For some people, it won’t make sense to keep in touch with everyone they know. Because they are selling a very particular product or service to a very targeted customer.

In my case, almost anyone can become a client, or can refer a potential client to me. So I will try to keep in touch with a wide range of people, although I definitely focus on my efforts on business owners and entrepreneurs.

Part 2: Remind People Of Your Existence In an Unobtrusive Way

The second part of my sales process is reminding people in an unobtrusive and hopefully helpful way that I exist and what it is I do. This is the trickiest part, and it requires some finesse.

You can’t be heavy-handed and you can’t lead with a sales pitch. People crave usefulness, and value.

If you haven’t heard from someone in months or years, you can’t send them an email asking for something from them. You need to give first.

You know how you never hear from someone and then suddenly you get a mass email asking you to sponsor their AIDS Walk?

Good cause, bad execution. If I haven’t heard from someone in years, I don’t want the first time you contact me to be hitting me up for money.

I mean, buy me a drink first before you try to get me in the sack.

What I do is I offer value relevant to my offerings. It starts with what I write for this blog. Secondly, I share that via email and social media. Using social media, it’s possible for me to share a blog post via Facebook, LinkedIn and Twitter – connecting me with different audiences.

I have also organized free webinars and teleseminars, which I then send out to my email list. Almost universally, I get emails in response from people thanking me for organizing these events and telling them about it, even if they can’t attend.

Tracking “Keep In Touch” Efforts

Another important element to having a sales system is tracking your efforts. You must track your efforts to know what is working and what isn’t.

I keep two spreadsheet documents, which I keep on Google Drive (formerly called Google Docs). I keep both documents simple because if you have to enter too much information, you won’t do it.

One is titled “Conversations” and one is titled “Marketing Efforts and Payoff.” They compliment one another.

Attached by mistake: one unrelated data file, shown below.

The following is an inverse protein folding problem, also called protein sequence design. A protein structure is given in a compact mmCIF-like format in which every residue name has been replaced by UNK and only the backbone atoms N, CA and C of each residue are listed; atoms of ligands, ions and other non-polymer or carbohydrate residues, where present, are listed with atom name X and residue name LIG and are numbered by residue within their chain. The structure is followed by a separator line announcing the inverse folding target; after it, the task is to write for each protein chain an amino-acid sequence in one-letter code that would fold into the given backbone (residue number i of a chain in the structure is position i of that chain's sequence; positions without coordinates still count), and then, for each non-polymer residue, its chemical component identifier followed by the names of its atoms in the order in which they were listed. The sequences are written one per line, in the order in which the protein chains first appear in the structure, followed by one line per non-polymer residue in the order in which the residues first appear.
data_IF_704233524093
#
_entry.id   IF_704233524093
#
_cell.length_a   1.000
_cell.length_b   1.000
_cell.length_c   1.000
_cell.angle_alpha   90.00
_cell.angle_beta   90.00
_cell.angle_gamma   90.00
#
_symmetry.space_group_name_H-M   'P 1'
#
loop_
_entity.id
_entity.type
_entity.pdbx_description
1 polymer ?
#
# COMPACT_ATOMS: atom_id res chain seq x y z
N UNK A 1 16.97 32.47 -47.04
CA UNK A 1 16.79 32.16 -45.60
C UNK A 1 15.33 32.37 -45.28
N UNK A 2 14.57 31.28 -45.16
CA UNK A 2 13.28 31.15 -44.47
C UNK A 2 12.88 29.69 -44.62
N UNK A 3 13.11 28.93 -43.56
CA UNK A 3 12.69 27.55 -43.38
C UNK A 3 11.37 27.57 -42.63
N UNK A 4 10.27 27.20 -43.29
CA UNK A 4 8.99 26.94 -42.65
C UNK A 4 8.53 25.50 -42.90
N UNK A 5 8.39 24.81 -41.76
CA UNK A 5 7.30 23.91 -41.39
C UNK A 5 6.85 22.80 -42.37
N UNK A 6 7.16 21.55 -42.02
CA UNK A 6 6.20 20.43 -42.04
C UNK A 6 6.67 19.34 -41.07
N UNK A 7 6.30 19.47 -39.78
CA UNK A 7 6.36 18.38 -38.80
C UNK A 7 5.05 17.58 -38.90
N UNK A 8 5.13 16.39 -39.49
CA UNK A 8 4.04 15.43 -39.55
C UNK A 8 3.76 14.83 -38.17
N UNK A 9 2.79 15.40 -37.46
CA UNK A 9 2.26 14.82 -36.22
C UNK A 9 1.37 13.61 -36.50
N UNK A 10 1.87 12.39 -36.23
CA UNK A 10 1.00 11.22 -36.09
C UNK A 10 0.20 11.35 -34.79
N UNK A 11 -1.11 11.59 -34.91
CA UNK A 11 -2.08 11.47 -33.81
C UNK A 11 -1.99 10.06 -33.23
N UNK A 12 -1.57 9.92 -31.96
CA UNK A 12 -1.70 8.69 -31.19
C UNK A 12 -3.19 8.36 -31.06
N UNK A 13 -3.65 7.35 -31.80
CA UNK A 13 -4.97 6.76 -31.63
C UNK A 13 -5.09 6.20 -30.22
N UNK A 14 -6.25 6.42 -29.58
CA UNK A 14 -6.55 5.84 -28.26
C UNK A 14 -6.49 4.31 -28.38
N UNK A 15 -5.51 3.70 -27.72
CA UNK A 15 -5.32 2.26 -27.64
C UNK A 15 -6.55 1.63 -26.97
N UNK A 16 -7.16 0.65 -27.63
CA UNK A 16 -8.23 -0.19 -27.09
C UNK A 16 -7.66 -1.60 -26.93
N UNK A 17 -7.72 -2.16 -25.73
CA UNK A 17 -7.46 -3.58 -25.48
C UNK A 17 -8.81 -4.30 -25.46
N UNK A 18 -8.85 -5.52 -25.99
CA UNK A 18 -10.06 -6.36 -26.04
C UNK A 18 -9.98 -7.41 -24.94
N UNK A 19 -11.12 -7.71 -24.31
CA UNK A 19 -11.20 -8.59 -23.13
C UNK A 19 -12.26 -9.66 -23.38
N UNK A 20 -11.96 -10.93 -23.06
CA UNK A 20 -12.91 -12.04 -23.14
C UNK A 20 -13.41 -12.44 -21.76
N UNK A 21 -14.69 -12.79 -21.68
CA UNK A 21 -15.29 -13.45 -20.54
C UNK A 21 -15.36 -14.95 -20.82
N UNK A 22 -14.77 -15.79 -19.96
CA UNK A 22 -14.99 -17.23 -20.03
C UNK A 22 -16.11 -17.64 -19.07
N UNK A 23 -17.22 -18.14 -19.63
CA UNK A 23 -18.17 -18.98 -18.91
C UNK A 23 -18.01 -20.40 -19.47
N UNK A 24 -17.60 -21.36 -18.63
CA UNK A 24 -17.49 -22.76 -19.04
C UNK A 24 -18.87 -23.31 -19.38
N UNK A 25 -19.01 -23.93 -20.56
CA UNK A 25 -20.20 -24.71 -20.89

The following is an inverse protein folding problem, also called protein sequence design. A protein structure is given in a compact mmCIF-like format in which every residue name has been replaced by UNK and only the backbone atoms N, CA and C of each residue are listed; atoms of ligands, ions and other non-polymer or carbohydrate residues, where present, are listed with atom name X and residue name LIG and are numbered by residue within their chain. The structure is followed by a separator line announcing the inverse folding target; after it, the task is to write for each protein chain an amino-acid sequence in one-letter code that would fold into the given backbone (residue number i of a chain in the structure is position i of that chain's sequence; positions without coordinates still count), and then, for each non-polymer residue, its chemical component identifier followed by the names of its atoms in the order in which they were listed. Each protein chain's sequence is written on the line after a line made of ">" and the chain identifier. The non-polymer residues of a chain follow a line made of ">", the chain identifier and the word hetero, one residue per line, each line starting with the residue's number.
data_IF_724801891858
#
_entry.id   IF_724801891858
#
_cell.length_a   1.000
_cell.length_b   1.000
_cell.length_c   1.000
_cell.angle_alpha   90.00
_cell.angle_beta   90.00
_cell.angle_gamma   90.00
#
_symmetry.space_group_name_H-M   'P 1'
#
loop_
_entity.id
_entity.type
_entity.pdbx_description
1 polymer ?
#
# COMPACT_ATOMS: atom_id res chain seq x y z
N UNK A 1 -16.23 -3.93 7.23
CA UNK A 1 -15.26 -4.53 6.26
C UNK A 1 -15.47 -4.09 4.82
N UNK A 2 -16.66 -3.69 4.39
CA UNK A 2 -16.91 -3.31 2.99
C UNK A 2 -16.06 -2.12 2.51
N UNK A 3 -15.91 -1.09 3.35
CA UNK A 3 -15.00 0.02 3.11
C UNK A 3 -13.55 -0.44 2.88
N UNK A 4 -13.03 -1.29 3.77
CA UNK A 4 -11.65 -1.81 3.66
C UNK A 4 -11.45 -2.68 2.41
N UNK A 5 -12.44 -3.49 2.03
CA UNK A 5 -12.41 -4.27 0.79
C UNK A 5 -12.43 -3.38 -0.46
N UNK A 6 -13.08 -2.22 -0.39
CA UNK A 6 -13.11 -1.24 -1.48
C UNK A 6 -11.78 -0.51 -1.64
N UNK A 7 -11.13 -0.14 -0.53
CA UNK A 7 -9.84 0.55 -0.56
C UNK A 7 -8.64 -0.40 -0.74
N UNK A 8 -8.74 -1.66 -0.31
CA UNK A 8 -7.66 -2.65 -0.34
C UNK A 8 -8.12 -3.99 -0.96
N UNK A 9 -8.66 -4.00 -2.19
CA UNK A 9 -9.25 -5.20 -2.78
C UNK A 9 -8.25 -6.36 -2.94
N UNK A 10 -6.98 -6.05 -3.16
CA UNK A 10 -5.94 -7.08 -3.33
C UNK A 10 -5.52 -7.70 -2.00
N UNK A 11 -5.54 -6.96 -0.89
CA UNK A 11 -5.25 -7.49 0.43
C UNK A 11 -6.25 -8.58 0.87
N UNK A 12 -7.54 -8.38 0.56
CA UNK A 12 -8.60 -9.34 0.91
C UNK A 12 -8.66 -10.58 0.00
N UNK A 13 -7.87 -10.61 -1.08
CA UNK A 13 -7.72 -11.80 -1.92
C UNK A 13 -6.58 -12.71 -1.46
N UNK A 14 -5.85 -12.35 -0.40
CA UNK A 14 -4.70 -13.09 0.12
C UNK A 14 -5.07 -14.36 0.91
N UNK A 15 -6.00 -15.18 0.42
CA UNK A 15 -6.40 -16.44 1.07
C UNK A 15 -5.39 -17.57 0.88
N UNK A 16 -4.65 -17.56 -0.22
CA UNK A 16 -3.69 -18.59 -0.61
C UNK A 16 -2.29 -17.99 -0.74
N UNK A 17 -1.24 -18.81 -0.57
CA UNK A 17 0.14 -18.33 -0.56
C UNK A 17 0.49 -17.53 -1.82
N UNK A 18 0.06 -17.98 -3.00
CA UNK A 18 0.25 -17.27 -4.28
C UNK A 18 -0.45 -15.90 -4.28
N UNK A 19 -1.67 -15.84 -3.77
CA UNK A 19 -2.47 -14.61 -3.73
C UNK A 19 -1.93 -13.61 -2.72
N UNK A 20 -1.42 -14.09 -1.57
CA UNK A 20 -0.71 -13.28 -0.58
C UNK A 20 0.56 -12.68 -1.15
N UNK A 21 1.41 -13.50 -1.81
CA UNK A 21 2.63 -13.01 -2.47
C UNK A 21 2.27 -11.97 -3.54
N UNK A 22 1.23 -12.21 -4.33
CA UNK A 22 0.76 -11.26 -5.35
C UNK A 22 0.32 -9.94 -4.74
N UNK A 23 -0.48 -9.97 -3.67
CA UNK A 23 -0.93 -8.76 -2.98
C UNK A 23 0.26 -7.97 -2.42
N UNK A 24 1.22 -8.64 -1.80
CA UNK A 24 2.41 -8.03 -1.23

In the Conversations list, I have columns for first name, last name, referral source, company, email address, and date of next action. I track every significant communication (whether in person, via email, or phone) or meeting.

If there’s a potential it may lead to business, I will create a “next action” with a hard date of a few weeks in the future.

The next action could be something small like emailing or calling a potential client to check back in, or it could be a reminder for 2 months in the future to send an article which I think could be of interest to that potential client.

Whatever it is I do as that next action, the purpose is to keep in touch and to keep moving the relationship forward.

The “Marketing Efforts and Payoff” document is designed to track the selling efforts with hard costs, such as gifts for clients and lunches where I treated the other person.

This document has columns labeled activity, direct beneficiary of activity, secondary beneficiary, cost of activity, date of activity, and results.

If I send a gift to an attorney who referred a client to me, then I would write “gift basket” in the “activity” column, the name of the attorney in the “direct beneficiary” column, and the name of that attorney’s firm in the “secondary beneficiary” column.

The real value in these documents is it will tell you if your marketing efforts are paying off, and where you should focus your energies.

Part 3: Let Them Sample the Wares

The final step is you need to have a way to let prospective clients get an idea of what they will get from you.